ASC Managed Care Negotiation Best Practices: Tip #2
In our first tip, we discussed the preparation needed for successful contract negotiation. Now we need to address contract language. Contracts are written in legal terminology, which is sometimes difficult to understand. Due to the number of terms included in a managed care contract, we felt it best to divide this subject matter into two parts, with part one covering what services are covered and how the ASC is reimbursed and part two focusing on the remaining terms that you will need to evaluate.
Tip #2: Defining Terms and Terminology (Part I) — Covered Services and Reimbursement
All terms should have detailed, explicit definitions that are understood and agreed upon by both parties.
The contract should specify in detail:
- what patients are covered;
- what services are covered;
- what services are not covered; and
- what requirements must be met by policyholder to be eligible for benefits (ie.eg., pre-existing condition, date of initial coverage, dependents).
The contract should provide sufficient information to allow an accurate determination of reimbursement. It should include:
- a comprehensive fee schedule with detailed information on rates and payment methodology;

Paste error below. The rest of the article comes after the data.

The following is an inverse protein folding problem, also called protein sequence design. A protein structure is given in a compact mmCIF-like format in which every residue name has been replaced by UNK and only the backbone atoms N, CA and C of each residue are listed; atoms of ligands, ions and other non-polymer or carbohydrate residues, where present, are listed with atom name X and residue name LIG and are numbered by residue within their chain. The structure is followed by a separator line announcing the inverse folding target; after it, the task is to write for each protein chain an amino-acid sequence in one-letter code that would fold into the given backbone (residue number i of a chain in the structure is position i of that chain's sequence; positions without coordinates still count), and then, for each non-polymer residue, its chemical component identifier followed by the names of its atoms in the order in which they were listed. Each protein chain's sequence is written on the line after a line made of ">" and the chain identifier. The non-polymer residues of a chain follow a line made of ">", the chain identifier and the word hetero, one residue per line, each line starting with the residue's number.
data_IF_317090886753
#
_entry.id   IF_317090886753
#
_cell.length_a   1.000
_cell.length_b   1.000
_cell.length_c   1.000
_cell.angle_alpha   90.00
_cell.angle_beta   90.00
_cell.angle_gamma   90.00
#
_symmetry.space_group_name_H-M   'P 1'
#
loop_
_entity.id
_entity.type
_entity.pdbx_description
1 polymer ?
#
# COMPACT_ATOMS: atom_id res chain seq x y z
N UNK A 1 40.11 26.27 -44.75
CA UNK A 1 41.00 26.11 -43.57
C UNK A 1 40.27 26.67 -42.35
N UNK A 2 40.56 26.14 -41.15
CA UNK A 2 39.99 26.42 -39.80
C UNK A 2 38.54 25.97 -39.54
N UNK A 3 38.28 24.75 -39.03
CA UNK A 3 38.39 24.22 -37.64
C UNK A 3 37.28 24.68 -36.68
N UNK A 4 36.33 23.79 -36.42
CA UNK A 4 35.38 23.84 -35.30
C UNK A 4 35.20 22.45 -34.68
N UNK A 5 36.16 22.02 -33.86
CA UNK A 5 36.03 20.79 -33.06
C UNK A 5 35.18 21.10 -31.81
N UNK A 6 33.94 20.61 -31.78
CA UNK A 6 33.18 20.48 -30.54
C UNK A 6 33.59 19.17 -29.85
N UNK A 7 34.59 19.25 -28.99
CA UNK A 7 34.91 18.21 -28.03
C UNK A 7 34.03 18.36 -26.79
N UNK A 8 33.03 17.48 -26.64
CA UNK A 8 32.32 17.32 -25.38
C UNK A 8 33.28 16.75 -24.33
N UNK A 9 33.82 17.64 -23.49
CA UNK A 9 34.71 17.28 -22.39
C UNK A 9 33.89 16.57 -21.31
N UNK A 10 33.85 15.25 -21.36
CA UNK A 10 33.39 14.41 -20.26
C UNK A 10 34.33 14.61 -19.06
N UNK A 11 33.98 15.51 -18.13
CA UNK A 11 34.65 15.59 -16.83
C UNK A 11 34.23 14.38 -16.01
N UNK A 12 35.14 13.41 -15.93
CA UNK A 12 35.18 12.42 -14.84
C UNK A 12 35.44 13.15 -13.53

- specific information on repricing, if applicable;
- guidelines regarding procedural and supply codes;
- procedure reimbursement groups — make sure CPTs have not been reclassified into lower groupers;
- implant reimbursement;
- carve-out possibilities for high-ticket procedures;
- how CPT codes without an assigned group are paid;
- explanation of how multiple procedures per case are covered (e.g., unlimited amount, multiple procedure discounts);
- what is included in reimbursement — make sure does not include professional (surgeon’s) fee or anesthesia fee;
- reimbursement guidelines (i.e., length of time for reimbursement upon submission of a “clean claim” as defined in the contract);
- prompt payment clauses that meet state regulations and are enforceable;
- no reduction of payment if other providers working in the center are not in-network with the payer (e.g., anesthesia, pathology, radiology); and
- an outline of what penalties and interest will accrue in the event the prompt payment guidelines are not met.
When evaluating a managed care contract proposal, remember that most contracts are written to protect the interests of the payer. Therefore, it is important to take the time to review each proposed contract carefully, scrutinizing specific areas to determine if they meet your requirements. Highlight areas you do not understand and request explanations.
Access Tip #1 on Preparation. Stay tuned for our Tip #3: Defining Terms and Terminology (Part II).
Catch up on previous tips, including the four-part series on fee schedule best practices, here.
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